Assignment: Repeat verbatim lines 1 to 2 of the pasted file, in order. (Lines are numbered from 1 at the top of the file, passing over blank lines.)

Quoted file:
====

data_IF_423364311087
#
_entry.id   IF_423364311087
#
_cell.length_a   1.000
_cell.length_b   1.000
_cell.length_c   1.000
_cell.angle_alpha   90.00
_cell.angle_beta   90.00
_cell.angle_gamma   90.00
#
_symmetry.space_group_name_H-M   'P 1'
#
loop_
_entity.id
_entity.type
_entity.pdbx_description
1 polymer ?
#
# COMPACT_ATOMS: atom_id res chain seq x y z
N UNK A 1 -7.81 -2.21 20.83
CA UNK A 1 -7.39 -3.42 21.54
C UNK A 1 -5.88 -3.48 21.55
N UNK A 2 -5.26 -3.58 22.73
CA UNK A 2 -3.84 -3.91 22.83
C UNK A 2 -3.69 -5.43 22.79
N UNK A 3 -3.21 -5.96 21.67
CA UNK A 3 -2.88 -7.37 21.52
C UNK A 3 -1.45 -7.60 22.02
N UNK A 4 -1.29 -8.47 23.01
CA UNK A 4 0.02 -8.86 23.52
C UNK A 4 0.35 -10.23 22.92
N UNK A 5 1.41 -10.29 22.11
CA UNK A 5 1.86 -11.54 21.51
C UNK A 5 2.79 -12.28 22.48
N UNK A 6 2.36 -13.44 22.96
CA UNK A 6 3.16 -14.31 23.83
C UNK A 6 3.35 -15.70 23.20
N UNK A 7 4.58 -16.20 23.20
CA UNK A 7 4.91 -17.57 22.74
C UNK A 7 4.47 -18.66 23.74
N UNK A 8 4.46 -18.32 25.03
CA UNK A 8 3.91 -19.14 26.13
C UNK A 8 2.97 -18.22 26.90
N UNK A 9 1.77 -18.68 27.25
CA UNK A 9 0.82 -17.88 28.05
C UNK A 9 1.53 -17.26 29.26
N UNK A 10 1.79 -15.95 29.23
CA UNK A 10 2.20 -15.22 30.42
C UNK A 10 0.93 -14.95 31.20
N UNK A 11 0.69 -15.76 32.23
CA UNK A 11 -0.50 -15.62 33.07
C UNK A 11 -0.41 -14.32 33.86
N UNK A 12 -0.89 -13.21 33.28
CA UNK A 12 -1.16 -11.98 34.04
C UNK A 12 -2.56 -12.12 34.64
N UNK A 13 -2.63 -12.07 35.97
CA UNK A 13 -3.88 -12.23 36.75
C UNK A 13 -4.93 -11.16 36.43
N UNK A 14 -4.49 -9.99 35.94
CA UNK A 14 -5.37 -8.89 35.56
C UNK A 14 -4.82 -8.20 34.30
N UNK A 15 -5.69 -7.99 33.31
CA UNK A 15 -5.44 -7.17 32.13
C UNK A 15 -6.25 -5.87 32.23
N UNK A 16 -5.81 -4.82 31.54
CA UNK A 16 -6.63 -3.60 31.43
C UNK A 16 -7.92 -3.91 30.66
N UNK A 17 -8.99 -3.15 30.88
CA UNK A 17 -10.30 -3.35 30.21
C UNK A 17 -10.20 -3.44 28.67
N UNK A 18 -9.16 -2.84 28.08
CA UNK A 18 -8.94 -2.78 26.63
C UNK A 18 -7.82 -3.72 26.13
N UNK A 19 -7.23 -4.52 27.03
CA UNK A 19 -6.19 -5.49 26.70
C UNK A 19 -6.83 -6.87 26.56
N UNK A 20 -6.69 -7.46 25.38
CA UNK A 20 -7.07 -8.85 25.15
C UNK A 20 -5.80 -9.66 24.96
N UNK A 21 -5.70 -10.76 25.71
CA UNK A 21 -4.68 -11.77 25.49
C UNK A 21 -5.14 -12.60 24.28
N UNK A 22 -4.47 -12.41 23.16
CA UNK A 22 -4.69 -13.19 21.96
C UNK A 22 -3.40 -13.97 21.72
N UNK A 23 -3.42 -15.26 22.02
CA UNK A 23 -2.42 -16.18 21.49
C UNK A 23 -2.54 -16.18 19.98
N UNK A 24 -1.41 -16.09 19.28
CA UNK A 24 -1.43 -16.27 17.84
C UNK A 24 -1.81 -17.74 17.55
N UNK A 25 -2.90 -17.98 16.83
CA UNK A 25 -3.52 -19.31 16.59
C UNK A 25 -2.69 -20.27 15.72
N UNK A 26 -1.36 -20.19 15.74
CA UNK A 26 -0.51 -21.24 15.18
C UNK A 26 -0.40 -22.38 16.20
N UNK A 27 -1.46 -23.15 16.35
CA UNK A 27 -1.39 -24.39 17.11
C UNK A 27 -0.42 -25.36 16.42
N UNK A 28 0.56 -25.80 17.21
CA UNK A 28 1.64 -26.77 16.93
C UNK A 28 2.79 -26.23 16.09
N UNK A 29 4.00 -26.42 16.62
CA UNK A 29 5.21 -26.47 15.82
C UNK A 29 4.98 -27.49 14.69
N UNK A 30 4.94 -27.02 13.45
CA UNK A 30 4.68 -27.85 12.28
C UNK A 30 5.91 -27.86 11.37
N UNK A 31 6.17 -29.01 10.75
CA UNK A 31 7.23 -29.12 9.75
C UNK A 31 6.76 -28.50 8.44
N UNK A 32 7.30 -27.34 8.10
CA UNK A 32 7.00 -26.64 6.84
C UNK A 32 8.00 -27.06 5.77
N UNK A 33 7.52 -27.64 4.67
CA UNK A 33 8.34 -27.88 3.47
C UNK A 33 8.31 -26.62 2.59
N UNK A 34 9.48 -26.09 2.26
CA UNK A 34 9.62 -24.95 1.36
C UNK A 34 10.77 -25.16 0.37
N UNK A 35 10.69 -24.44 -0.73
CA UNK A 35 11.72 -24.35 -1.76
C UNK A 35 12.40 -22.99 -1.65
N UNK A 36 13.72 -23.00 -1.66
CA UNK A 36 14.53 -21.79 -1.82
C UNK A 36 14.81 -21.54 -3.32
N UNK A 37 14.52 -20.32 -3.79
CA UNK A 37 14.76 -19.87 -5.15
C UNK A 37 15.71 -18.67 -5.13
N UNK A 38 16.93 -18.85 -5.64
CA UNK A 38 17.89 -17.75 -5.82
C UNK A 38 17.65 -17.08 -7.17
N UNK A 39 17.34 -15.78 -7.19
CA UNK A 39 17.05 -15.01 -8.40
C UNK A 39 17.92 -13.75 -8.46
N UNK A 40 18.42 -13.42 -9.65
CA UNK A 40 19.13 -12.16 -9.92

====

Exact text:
data_IF_423364311087
#